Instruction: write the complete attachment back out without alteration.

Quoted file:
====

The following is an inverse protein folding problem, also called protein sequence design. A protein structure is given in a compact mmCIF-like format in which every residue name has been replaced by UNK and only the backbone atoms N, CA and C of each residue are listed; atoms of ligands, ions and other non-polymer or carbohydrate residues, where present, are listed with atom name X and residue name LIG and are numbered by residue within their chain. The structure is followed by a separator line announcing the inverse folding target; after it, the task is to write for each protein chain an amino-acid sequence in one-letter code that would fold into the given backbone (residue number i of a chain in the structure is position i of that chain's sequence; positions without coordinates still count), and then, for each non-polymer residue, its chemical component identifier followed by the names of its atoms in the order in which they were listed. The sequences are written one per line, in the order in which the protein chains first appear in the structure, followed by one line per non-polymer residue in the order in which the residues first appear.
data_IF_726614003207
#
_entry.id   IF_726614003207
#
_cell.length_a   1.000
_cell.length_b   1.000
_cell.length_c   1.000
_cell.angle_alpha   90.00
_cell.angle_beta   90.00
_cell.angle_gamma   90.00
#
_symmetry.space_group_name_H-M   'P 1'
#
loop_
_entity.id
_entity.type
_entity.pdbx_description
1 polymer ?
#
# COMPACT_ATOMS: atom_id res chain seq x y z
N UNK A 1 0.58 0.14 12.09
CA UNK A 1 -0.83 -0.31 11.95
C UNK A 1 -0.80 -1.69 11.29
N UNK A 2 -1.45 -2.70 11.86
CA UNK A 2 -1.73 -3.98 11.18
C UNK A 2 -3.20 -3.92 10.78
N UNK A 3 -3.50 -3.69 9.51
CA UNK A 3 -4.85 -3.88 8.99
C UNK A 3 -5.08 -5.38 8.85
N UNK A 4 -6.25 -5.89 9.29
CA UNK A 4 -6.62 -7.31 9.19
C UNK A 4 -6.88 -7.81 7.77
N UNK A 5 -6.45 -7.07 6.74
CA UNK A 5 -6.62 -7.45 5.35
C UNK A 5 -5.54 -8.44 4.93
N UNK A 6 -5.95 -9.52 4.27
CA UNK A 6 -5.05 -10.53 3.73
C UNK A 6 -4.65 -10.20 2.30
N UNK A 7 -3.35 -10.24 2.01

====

The following is an inverse protein folding problem, also called protein sequence design. A protein structure is given in a compact mmCIF-like format in which every residue name has been replaced by UNK and only the backbone atoms N, CA and C of each residue are listed; atoms of ligands, ions and other non-polymer or carbohydrate residues, where present, are listed with atom name X and residue name LIG and are numbered by residue within their chain. The structure is followed by a separator line announcing the inverse folding target; after it, the task is to write for each protein chain an amino-acid sequence in one-letter code that would fold into the given backbone (residue number i of a chain in the structure is position i of that chain's sequence; positions without coordinates still count), and then, for each non-polymer residue, its chemical component identifier followed by the names of its atoms in the order in which they were listed. The sequences are written one per line, in the order in which the protein chains first appear in the structure, followed by one line per non-polymer residue in the order in which the residues first appear.
data_IF_726614003207
#
_entry.id   IF_726614003207
#
_cell.length_a   1.000
_cell.length_b   1.000
_cell.length_c   1.000
_cell.angle_alpha   90.00
_cell.angle_beta   90.00
_cell.angle_gamma   90.00
#
_symmetry.space_group_name_H-M   'P 1'
#
loop_
_entity.id
_entity.type
_entity.pdbx_description
1 polymer ?
#
# COMPACT_ATOMS: atom_id res chain seq x y z
N UNK A 1 0.58 0.14 12.09
CA UNK A 1 -0.83 -0.31 11.95
C UNK A 1 -0.80 -1.69 11.29
N UNK A 2 -1.45 -2.70 11.86
CA UNK A 2 -1.73 -3.98 11.18
C UNK A 2 -3.20 -3.92 10.78
N UNK A 3 -3.50 -3.69 9.51
CA UNK A 3 -4.85 -3.88 8.99
C UNK A 3 -5.08 -5.38 8.85
N UNK A 4 -6.25 -5.89 9.29
CA UNK A 4 -6.62 -7.31 9.19
C UNK A 4 -6.88 -7.81 7.77
N UNK A 5 -6.45 -7.07 6.74
CA UNK A 5 -6.62 -7.45 5.35
C UNK A 5 -5.54 -8.44 4.93
N UNK A 6 -5.95 -9.52 4.27
CA UNK A 6 -5.05 -10.53 3.73
C UNK A 6 -4.65 -10.20 2.30
N UNK A 7 -3.35 -10.24 2.01